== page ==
If your client’s circumstances have dramatically changed in recent months, they may be in dire need of your advice. And that includes advice on products with lower fees.
Because of Covid-19, some clients may have to save more and longer to reach their goals. Economic shutdowns have largely hurt lower-wage earners and the self-employed. Such working- and middle-class investors represent a large proportion of clients served by advisors, according to data from the Mutual Fund Dealers Association of Canada, and these investors typically want to grow a retirement account without taking on too much risk. Historically low interest rates are making that goal harder.
While pandemic impacts are out of your client’s control, investment costs aren’t. For a buy-and-hold investor with an RRSP, the impact on returns from high fees, including compounding loss, is stunning.
A client with a $250,000 portfolio and a 15-year horizon, earning a 5% annual return and paying 1.94% in fees, keeps 53% of total investment returns, according to an online calculator on the website of author and investor advocate Larry Bates. The figure includes compounding losses attributable to fees paid. (The 1.94% fee is the median expense ratio for asset allocation funds in Canada, according to a 2019 Morningstar report.)
The calculation packs a wallop but comes with caveats. The assumed return is admittedly conservative, for instance, and product and advice costs are lumped together. Also, it doesn’t make sense to capture all compounding losses. A client needs to pay something — especially for advice, which isn’t commoditized in the way portfolio management is for a long-term buy-and-hold RRSP investor.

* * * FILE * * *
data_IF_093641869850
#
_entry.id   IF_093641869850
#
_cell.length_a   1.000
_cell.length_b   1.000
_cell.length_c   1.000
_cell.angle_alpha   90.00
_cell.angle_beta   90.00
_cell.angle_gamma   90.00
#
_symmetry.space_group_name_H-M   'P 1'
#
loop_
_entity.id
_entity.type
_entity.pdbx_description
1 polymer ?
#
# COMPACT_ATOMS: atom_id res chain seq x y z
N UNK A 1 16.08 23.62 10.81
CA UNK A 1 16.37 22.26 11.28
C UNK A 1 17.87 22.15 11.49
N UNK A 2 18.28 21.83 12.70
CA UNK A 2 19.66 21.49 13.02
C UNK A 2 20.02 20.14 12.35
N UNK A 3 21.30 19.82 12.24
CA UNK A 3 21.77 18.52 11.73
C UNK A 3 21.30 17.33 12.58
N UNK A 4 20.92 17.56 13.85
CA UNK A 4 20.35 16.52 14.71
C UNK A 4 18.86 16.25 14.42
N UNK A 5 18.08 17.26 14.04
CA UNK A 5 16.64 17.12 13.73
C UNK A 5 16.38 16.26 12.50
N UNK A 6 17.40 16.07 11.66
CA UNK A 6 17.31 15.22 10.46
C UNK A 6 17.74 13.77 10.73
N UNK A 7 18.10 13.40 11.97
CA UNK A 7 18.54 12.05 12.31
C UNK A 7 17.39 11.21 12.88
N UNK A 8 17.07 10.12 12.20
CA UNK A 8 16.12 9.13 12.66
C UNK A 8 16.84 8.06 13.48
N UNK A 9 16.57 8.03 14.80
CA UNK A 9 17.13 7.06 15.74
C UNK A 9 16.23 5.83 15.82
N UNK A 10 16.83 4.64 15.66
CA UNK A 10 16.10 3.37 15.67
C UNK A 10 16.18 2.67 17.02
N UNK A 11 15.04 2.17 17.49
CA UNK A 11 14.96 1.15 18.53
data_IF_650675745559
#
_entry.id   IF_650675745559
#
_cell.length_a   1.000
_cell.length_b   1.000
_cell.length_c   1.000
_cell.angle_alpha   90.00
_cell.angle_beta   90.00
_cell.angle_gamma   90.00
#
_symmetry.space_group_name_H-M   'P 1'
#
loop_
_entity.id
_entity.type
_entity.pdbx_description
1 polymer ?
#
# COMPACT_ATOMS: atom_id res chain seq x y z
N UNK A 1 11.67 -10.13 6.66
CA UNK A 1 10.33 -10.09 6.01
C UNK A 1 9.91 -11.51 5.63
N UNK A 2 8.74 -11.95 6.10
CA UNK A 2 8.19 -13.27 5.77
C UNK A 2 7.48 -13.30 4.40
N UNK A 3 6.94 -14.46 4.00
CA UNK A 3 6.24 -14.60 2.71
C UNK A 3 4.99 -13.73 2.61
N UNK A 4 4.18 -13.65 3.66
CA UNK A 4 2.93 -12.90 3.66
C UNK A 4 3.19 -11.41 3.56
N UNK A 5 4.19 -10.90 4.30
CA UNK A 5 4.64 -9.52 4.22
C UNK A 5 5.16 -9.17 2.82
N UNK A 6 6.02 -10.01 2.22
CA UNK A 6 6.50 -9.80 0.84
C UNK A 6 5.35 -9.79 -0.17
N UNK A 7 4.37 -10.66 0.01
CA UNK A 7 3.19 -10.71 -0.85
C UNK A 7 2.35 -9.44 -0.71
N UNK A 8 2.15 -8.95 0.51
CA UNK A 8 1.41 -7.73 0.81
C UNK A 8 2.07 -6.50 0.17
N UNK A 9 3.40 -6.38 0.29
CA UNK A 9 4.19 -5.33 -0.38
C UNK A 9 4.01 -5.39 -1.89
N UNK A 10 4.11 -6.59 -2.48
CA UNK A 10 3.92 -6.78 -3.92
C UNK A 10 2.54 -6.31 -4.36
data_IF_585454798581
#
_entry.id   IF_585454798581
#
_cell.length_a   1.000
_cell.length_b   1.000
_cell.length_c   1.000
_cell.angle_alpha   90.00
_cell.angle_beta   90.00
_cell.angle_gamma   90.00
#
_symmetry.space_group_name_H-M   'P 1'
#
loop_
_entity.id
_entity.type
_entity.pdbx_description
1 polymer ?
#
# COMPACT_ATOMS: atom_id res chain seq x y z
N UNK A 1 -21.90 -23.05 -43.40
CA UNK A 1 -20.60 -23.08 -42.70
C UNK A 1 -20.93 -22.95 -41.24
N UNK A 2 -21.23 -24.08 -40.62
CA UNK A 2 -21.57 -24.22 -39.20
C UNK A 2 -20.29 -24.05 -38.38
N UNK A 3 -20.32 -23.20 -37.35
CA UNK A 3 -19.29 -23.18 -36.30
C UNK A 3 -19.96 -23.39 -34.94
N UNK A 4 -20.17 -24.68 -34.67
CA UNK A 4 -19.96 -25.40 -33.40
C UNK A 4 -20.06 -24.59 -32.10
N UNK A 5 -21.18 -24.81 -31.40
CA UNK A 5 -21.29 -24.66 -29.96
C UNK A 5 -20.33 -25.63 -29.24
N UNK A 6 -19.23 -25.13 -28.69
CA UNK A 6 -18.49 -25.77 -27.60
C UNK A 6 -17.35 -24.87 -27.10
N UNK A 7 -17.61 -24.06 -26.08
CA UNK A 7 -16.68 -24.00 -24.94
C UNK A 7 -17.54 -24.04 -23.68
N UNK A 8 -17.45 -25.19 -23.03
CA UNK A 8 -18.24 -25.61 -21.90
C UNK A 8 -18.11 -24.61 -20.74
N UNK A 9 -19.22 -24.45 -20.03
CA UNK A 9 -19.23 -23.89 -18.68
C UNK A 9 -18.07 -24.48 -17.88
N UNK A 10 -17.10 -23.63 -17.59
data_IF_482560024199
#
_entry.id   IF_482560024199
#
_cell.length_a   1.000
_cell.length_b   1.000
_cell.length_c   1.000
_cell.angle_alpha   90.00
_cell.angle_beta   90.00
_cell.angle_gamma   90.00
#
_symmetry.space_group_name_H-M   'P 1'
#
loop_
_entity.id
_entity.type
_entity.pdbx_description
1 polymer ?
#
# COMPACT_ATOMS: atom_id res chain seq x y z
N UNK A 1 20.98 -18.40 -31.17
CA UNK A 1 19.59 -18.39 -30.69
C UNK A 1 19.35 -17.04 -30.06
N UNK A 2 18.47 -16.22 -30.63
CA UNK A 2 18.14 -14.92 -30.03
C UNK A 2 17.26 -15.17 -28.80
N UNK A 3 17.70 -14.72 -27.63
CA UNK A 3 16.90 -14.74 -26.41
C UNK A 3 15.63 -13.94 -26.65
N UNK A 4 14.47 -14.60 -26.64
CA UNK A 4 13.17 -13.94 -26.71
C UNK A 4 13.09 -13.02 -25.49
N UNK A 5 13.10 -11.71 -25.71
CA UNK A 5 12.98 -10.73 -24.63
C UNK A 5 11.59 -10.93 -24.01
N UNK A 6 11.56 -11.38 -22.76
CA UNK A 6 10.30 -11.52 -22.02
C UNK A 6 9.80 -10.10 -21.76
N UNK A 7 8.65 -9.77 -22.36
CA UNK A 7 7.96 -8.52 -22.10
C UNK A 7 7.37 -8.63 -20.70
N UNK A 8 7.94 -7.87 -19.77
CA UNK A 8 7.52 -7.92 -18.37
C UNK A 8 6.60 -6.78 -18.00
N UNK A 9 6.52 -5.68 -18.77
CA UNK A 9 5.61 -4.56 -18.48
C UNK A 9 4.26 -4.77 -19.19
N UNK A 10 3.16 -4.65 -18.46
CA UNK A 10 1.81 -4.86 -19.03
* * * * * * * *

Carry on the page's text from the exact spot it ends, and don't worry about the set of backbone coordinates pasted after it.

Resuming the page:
Regardless, armed with data from online calculators, clients will increasingly ask whether costs are justified. And it’s a good question.
Research dating back to 1991 shows that active management costs generally aren’t worth the returns, and the annual SPIVA reports show that actively managed funds underperform their benchmarks over long periods. Yet, many Canadian advisors continue to favour expensive actively managed funds despite net returns below passive benchmarks.
Sales constraints are also in play. A 2020 Dalbar Canada study found that, at the Big Five banks, advisors discussed mutual funds at 68% of meetings with clients who were less than 10 years from retirement; ETFs, which typically cost less, were discussed 6% of the time. Having access to ETFs through fee-based accounts only is also an issue when serving investors with smaller portfolios. Further, only a handful of MFDA firms have the operational capacity to offer ETFs, and firms can find the regulatory hurdles daunting. ETFs in a mutual fund wrapper may be a simpler alternative.
While none of this is new, there’s added urgency to control costs if hard-hit clients are to meet their retirement goals over a period of lower expected returns. The client-focused reforms will also contribute to a focus on costs, with new requirements to provide cost information — including compounding effects.
There are other signs that investors are becoming more cost-conscious. Canadians opened more than 2.3 million do-it-yourself (DIY) accounts in 2020 — a roughly 172% year-over-year increase, according to Investor Economics. Fees likely played a role in DIY growth, and those who start investing this way will continue to expect low costs. Controlling costs may help you build, or at least maintain, your book.
Of course, forgoing advice may have negative consequences: DIY investors’ inquiries and complaints to the Investment Industry Regulatory Organization of Canada were up 270% last year from 2019.
At a practical level, firms aim to serve more clients, including less profitable ones, by leveraging tech to automate and scale certain tasks. That’s necessary, but won’t matter to clients if advisors don’t build evidence-based practices. Does your viewpoint on costs align with the evidence or support a conflict of interest? Why isn’t research on performance and fees part of advisor education, such as pre-licensing courses?
Asking those questions is tough — particularly if they lead to more uncomfortable discussions about your firm, practice or industry. Shifts to things like unbundling fees and innovative business models offer clients great choices, but there are no easy answers.
Still, the questions are important, and clients will be asking them if you aren’t. With people increasingly affected by — and sensitive to — economic disparity, and critical of Wall Street (see the GameStop saga), jettisoning high-cost products is on many clients’ to-do list. They won’t stand for them, and neither will the best advisors.